The revolution is underway for British sport. Yesterday's announcement that the United Kingdom Institute for Sport - once referred to as the Academy of Sport - would be housed in Sheffield marked an important stage in the overhauling of the whole sporting system.
Until now, British sport has mirrored the British constitution in that it has been built up piecemeal over the years. The new proposals seek to establish an American-style constitution - a coherent system conceived as a whole. The idea of an academy was vigorously promoted a couple of years ago by the then Sports Minister, Iain Sproat, who arrived back from a tour of Australia's Institute of Sport in Canberra with a missionary gleam in his eye.
The worry at the time for many athletes was that this would mean one huge facility which everybody would be obliged to travel to from all parts of the country.
There has been considerable vacillation over what would be the ideal model to pursue, to the point where some of the contenders who were knocked out in the early rounds of bidding have suggested, more than half seriously, that they should be allowed back into the process because the criteria had altered so much.
The fears within the British sporting community were calmed by the decision taken by Chris Smith, the Culture, Media and Sports Secretary, to consult widely with sports governing bodies over the project - which Smith described as "fundamentally flawed" - once the Labour government came to power. The message Smith and the Sports Minister, Tony Banks, received was that what was required was a greater emphasis on regional centres connecting to a central hub.
Accordingly, there will be eight regional centres in England, several in Scotland and one each in Wales and Northern Ireland - all of which will have to be accredited by the national centre.
Two sports - cricket and rugby league - have said they want to develop their own exclusive facilities. Those projects are still in the development stage. Other sports such as rowing and track cycling will base themselves at multi-use facilities outside Sheffield.
But the key element to the whole scheme is that all the parts are within a network which will be able to co-ordinate its support. British competitors are about to start surfing the net towards Sydney.
Essentially, all the money and all the talk is directed at making the life of our sportsmen and women easier.
Last week, the international high hurdler Jacqui Agyepong talked excitedly of her involvement in the new athletics programme which has been set up at Bath University. In recent years she has spent as much time on the M6 as she has on the training ground because she has been obliged to make separate trips to her coach, her physiotherapist and her doctor.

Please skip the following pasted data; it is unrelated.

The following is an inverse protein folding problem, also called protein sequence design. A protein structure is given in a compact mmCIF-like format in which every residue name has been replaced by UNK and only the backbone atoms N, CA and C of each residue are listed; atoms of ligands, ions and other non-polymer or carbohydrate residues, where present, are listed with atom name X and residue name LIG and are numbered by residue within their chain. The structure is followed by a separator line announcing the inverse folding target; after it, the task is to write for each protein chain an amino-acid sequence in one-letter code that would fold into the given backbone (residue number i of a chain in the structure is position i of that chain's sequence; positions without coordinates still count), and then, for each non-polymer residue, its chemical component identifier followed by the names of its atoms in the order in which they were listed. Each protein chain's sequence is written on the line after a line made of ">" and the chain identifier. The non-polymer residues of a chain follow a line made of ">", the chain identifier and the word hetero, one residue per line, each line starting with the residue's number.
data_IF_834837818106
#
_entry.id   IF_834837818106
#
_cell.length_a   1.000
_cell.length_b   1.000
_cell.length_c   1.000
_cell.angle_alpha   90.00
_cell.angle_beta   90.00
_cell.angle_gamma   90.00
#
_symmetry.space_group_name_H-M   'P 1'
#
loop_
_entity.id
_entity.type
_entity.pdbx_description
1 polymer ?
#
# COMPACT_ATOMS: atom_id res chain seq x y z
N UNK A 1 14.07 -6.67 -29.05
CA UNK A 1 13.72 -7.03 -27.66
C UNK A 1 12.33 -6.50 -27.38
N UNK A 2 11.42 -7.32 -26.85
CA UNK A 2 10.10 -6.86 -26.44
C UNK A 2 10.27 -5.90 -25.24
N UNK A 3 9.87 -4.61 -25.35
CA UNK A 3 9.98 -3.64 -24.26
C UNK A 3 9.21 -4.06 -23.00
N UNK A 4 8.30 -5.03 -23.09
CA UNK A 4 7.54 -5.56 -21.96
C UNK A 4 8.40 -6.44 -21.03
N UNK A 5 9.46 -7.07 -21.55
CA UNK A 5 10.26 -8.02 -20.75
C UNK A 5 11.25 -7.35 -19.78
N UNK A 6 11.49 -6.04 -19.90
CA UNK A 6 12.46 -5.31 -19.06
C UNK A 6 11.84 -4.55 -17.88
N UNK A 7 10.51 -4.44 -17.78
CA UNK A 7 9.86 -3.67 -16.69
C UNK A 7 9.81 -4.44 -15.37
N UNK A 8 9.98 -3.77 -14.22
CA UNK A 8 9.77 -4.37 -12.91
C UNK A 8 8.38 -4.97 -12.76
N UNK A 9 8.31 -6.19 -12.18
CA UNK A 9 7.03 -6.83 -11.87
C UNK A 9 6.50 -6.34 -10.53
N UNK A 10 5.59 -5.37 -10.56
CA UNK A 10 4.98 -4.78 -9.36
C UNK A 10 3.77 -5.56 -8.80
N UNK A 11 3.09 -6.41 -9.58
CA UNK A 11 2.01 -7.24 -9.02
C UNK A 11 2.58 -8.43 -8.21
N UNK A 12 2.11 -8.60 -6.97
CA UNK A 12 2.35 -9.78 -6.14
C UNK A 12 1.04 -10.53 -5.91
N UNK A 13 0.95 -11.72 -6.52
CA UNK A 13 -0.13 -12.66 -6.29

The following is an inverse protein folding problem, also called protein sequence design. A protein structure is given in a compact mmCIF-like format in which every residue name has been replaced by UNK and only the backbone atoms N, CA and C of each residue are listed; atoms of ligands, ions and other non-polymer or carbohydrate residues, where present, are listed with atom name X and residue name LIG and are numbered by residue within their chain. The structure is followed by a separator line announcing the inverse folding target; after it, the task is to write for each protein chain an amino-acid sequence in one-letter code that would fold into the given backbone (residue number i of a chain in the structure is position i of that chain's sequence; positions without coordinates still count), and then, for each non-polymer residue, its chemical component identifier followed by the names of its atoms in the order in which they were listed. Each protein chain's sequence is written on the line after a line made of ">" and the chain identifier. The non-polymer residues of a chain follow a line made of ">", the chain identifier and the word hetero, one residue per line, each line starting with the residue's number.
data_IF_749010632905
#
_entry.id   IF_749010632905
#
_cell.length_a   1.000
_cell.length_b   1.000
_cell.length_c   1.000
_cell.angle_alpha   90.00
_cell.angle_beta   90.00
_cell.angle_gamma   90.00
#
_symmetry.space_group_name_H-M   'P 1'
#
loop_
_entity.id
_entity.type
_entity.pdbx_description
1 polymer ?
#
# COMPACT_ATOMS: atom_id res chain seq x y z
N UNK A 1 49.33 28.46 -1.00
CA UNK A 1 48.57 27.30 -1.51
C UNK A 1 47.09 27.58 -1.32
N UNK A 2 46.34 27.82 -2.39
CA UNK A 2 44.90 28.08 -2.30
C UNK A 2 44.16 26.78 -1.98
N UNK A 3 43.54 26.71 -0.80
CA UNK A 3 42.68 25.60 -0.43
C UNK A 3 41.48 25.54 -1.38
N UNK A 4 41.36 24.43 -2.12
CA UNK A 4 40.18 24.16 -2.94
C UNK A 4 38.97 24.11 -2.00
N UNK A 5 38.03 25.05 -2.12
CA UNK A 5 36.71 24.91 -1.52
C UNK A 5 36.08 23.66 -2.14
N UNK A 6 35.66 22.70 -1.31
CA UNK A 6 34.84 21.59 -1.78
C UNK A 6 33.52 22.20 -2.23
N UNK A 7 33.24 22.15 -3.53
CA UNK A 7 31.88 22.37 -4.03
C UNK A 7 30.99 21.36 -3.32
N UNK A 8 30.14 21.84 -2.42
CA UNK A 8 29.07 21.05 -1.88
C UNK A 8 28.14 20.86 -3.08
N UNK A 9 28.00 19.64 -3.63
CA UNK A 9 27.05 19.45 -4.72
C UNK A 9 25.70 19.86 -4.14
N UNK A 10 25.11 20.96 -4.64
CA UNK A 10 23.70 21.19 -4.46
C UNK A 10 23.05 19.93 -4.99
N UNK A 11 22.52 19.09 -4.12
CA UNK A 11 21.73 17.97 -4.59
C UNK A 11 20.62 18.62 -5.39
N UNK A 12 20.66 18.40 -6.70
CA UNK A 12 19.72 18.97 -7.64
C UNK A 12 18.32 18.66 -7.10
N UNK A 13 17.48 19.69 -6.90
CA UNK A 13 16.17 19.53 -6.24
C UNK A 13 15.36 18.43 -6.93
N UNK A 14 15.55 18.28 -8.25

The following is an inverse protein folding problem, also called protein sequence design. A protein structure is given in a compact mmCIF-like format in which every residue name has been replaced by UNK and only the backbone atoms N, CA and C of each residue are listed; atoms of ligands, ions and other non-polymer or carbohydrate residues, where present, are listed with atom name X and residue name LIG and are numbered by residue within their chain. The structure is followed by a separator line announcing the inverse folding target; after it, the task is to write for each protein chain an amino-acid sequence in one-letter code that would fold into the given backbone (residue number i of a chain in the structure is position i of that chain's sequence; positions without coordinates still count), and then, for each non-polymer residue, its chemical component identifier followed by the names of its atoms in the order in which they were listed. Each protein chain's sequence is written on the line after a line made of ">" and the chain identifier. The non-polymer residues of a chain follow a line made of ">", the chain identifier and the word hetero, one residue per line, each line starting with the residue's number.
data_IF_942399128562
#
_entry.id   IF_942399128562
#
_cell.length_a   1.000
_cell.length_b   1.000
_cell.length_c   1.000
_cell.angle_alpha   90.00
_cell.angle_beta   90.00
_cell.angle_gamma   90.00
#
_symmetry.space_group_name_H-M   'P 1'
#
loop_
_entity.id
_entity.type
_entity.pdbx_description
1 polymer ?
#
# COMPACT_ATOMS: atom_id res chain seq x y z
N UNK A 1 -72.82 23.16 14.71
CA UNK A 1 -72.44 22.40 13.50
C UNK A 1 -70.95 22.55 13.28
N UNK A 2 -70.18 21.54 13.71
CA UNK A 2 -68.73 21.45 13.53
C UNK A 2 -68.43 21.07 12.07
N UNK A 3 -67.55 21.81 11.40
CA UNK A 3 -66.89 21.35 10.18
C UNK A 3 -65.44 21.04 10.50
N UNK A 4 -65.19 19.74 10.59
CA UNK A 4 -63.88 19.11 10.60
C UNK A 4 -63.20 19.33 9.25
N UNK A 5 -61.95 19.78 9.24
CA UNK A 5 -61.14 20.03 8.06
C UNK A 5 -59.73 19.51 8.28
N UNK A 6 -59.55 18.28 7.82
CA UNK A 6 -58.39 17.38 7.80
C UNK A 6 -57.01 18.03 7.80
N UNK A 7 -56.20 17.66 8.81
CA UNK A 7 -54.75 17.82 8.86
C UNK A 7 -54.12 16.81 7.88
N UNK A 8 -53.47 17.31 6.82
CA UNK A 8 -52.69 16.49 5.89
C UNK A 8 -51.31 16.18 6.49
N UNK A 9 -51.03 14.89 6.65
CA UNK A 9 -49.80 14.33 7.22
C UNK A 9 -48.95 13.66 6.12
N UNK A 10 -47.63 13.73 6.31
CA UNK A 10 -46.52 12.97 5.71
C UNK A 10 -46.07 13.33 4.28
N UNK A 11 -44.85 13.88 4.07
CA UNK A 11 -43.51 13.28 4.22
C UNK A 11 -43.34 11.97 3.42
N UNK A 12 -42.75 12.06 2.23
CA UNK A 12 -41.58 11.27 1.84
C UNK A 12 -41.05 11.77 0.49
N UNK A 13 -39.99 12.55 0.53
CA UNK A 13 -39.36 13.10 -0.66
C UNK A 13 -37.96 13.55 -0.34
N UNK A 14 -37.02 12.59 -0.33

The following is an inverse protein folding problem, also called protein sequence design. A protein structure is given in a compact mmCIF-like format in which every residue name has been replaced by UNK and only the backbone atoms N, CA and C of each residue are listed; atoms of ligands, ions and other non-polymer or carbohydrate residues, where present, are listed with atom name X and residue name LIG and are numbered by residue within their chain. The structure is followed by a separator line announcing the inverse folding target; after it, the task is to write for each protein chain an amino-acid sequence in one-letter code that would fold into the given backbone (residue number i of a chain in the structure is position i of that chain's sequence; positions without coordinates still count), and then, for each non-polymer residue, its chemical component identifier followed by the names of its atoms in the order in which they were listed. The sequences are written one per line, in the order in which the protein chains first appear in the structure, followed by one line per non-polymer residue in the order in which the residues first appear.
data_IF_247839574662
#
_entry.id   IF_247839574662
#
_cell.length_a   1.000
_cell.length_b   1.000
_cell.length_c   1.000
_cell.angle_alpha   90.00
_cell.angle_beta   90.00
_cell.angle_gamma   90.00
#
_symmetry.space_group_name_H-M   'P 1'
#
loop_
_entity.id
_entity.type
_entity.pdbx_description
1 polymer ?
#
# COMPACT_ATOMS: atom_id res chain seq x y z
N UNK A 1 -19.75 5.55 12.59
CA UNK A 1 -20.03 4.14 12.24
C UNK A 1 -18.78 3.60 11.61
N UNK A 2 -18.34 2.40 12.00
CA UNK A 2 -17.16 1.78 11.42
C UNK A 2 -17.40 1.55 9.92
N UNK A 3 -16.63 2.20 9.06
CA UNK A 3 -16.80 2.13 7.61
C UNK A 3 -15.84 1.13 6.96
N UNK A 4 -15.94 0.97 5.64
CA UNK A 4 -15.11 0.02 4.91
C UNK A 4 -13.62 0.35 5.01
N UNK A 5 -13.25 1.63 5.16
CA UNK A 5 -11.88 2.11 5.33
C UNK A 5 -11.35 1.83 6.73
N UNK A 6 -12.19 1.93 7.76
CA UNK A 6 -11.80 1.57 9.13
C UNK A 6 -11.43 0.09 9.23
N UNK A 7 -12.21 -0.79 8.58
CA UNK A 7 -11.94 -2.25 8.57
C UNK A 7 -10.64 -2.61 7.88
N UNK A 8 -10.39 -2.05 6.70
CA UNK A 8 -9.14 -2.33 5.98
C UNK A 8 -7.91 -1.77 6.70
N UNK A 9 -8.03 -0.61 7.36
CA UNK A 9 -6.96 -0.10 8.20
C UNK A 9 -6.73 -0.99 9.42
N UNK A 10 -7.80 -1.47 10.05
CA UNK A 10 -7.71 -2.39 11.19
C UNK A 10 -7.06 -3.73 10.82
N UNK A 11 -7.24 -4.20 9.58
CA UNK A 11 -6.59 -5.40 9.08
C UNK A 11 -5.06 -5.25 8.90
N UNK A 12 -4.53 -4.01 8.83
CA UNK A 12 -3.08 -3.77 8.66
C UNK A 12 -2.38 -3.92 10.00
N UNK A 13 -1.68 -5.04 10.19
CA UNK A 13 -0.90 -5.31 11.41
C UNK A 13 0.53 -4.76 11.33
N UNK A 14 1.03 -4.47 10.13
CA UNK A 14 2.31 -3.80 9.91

The essence of a sporting institute is that it should provide a one-stop shop for athletes such as Agyepong, allowing them to channel all that wasted energy into becoming faster, higher, stronger.
Thus competitors will be able to remain in training at their local clubs while accessing expertise via their regional centre.
The furthest any athlete will have to travel for treatment, training facilities or support facilities at the Sheffield site will be three miles.
There will be widespread relief that the whole process is finally moving, at a time when many sports are learning how much money they are to receive from a separate National Lottery-funded scheme to benefit sport, the World Class Performance Programme.
The Sheffield consortium includes the city's two universities, two hospital trusts and the city council.
Among the reasons for its success, according to Smith, were that it offered a cohesive site with good transport and infrastructure, and that it had built on existing public investment in sports facilities in the city.
"We are absolutely delighted," a Sheffield City Council spokesman said. "We have always known that Sheffield had the strongest case for this because of the state-of-the-art sports facilities we already have.
"We are right in the middle of the country with great communications. And this is going to be a major plank in our regeneration plans for the city."
The British Olympic Association remained optimistic of playing a role within the overall framework of the Institute, even though it supported the rival Upper Heyford bid.
Dick Palmer, executive vice-president, said the BOA hoped to be involved in running the centre of excellence. "Naturally we are disappointed that the bid was rejected but there were three good bids and I suspect the fine facilities already in place in Sheffield counted in their favour," he said.
"I hope we will still have an input in to the academy. We have not heard anything about the management yet and we hope to be involved in that. We have anticipated we might be cherry-picked for the task but it is too early to speculate."
THE sports TO BE BASED AT SHEFFIELD